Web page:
How Can Digital Innovations Improve the Economy of Bangladesh?

digital-bang

In December 2008, the Government of Bangladesh introduced the vision ‘Digital Bangladesh by 2021’ to leverage the Internet to improve the delivery of its services, particularly among the poor people. A quiet revolution in digitizing its health sector is already under way to strengthen the Health Information System (HIS), which enables real-time monitoring of population health.

The Internet could provide solutions to a number of structural problems besetting Bangladesh’s health sector. For example, the use of ICT to provide remote diagnosis, advice, treatment, and health education could address a major part of the health issues of patients in rural clinics, which are typically the most poorly staffed. Online tools and mobile innovations can improve the operational efficiency and productivity of (rural) health system by enabling more effective service delivery.

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The use of ICT in education has a similar potential to deliver rapid gains in access to education, teacher training, and learning outcomes. As pointed above, web-based school management systems that can support standardization and monitoring of school performance could enable the government to achieve more with their education budgets and providing millions of students with the foundation for a better future.

It is clear that the digital age and its associated variables are continuously getting integrated into our economy and society. Due to the limitations of data, only a snapshot of the impact on education and healthcare of Bangladesh is shown in The Economy of Tomorrow Digital Innovations and Their Implications for the Economy of Bangladesh.

All of the available sources show that to make a dramatic shift in these two sectors, incorporation of digitized materials is one of the most important factors of current time. However, there are many questions regarding the impact of the digital age in the socioeconomic conditions of Bangladesh that still remained unsolved.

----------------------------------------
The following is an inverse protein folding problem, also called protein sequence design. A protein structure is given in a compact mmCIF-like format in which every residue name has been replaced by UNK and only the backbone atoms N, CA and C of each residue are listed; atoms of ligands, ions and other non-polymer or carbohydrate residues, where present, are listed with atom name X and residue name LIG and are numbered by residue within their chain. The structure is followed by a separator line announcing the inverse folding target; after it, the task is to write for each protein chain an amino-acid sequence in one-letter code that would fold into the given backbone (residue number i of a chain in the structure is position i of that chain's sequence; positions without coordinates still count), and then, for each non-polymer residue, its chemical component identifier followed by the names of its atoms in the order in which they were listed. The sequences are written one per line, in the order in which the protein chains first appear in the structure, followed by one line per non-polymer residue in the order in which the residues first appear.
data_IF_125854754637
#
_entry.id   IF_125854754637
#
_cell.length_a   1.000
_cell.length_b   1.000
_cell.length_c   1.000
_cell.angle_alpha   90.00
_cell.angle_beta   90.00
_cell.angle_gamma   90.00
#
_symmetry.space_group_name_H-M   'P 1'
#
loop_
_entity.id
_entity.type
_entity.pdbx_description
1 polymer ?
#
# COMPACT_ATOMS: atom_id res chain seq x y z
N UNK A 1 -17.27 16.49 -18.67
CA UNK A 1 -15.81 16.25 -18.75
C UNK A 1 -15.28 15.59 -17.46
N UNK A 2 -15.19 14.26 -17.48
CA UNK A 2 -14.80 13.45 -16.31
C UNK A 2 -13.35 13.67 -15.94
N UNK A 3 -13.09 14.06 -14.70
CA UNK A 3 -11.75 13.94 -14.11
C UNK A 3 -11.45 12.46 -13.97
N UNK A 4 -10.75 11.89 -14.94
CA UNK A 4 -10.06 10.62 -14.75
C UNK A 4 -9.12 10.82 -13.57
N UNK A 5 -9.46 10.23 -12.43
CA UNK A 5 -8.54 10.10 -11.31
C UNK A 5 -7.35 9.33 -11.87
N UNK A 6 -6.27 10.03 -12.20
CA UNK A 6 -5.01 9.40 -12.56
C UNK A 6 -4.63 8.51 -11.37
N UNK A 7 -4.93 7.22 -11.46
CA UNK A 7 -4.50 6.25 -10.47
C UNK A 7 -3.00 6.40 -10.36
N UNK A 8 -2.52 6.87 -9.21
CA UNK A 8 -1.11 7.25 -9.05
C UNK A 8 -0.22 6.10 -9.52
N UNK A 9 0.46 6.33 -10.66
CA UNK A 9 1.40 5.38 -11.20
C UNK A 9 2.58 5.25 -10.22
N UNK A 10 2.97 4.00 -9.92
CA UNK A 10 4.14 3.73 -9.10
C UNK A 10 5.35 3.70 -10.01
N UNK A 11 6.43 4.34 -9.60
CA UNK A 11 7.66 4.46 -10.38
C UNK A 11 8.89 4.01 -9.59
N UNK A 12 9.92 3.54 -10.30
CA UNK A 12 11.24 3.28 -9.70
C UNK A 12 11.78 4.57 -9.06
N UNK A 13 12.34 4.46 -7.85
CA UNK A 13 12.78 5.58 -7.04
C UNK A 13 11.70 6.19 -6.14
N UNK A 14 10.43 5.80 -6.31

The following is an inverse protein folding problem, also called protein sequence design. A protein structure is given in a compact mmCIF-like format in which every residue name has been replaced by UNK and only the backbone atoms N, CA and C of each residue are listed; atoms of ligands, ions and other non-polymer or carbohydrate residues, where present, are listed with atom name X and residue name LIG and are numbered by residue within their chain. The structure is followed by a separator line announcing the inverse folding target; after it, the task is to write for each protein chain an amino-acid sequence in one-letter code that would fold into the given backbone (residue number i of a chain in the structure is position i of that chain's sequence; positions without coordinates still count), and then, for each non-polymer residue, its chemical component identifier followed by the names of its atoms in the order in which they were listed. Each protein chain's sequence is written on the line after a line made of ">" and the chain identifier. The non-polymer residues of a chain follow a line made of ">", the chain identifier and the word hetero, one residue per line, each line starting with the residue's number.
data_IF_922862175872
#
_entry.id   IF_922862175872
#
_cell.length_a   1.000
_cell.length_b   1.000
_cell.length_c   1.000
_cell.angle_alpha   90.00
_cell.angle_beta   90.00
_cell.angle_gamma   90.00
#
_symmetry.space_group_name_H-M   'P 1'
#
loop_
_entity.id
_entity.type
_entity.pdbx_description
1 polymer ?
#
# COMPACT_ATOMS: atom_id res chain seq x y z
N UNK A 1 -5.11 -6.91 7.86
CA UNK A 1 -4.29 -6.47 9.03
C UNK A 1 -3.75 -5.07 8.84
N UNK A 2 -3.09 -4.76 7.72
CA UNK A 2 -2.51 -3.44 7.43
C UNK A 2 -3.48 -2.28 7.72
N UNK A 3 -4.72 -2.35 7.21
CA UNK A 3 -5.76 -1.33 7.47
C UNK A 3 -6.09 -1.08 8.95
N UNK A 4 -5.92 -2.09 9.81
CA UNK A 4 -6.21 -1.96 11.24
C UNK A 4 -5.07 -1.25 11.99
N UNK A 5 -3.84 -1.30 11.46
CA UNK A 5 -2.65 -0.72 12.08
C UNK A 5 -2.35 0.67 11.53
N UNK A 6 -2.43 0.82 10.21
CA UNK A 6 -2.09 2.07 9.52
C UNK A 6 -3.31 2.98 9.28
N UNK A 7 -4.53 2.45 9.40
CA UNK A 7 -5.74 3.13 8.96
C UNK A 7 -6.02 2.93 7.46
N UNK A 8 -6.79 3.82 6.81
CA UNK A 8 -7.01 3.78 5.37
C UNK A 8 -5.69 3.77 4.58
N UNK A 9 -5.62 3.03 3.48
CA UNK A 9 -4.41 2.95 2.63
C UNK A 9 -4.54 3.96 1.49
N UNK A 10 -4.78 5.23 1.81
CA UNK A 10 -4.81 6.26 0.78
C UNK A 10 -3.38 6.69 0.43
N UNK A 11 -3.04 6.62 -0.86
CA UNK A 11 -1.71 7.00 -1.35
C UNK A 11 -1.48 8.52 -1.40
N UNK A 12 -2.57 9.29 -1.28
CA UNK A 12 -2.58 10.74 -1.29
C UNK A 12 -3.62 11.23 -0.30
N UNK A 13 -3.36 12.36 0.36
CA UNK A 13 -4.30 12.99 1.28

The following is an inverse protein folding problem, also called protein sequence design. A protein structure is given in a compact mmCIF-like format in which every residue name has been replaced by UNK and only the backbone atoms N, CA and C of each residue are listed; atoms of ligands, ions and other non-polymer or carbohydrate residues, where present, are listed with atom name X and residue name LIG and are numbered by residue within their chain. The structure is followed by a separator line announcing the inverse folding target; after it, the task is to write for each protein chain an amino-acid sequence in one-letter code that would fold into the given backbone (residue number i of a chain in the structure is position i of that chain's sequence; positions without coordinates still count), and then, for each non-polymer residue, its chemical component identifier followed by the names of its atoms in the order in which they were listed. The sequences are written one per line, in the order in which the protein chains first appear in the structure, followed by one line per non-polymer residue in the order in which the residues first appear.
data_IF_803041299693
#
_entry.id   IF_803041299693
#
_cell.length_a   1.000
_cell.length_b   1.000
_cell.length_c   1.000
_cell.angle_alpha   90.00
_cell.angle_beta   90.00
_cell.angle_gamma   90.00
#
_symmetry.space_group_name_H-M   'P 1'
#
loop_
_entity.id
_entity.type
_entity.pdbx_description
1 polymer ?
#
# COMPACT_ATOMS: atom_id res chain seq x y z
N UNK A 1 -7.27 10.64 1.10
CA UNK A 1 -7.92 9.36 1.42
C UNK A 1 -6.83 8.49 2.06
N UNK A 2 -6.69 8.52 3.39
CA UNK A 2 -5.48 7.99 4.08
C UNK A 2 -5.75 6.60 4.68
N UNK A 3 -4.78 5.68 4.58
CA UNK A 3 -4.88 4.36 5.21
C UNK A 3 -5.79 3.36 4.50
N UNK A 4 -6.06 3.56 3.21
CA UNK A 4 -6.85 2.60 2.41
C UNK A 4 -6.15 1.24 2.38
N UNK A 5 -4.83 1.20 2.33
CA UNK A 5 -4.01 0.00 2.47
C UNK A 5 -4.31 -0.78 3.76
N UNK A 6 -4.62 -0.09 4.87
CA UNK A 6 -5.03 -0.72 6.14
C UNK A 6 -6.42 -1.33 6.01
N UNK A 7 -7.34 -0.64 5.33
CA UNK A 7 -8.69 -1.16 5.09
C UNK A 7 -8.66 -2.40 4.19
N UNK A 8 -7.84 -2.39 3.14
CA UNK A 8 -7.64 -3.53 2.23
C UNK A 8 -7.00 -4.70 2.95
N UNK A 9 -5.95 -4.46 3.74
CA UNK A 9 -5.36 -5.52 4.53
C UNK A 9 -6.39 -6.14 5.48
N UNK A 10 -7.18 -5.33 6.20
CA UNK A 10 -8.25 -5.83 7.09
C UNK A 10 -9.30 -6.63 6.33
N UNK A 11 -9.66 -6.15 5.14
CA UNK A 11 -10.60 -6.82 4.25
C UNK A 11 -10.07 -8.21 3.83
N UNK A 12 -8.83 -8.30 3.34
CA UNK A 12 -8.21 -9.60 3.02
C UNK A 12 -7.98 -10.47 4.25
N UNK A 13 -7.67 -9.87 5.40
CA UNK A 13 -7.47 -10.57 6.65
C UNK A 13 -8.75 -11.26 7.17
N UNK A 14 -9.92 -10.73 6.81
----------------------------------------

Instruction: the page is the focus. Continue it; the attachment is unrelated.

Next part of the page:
For example:

  • How do we quantify the impact that the internet and internet driven business have on a country’s GDP?
  • How does a digitized registration process reduce corruption?
  • What will the legal system of the country look like when digitization will take place there? Is the internet creating a divergence among the different groups of people?
  • How much of labor hours are people wasting doing unproductive works on the internet?
  • For every new digital adoption, someone may be getting a new job, whereas someone, somewhere may be losing his/her job. So what if the rate of losing jobs is far greater than the rate of creating employment opportunities?

The answer to these questions require further research, including reviewing the experiences of other countries where these questions have already been addressed. However, one thing is clear that these topics will dominate the research agendas in the upcoming years and their findings will help Bangladesh to transform into a more balanced, robust and sustainable economic growth.

3 Tangible Outcomes from Digital Bangladesh: An Inspiration for South Asia

digital-bangladesh

In 2008, the government of Bangladesh announced a ‘Vision 2021’ pledge is to improve the quality of life and quality of governance, and achieve mid-income country status by the year 2021, on the golden jubilee of the nation.

The vision was widely appreciated because of its intention to ensure inclusive innovation. The government of Bangladesh is in a process of developing a ‘Perspective Plan of Bangladesh 2010-2021’ to operationalize the vision throughout the country.

Digital Bangladesh

One aspect of Vision 2021 is Digital Bangladesh, a pledge to use modern technology to impact every aspect of public and private life by 2021. Digital Bangladesh is being implemented by the Access to Information (A2I) Programme housed in the Prime Minister’s office of the government of Bangladesh, and they have developed ‘the Strategic Priorities of Digital Bangladesh’ in January 2011, three years after the Vision 2021 declaration.

The strategic priorities of Digital Bangladesh are:

  1. Human resource development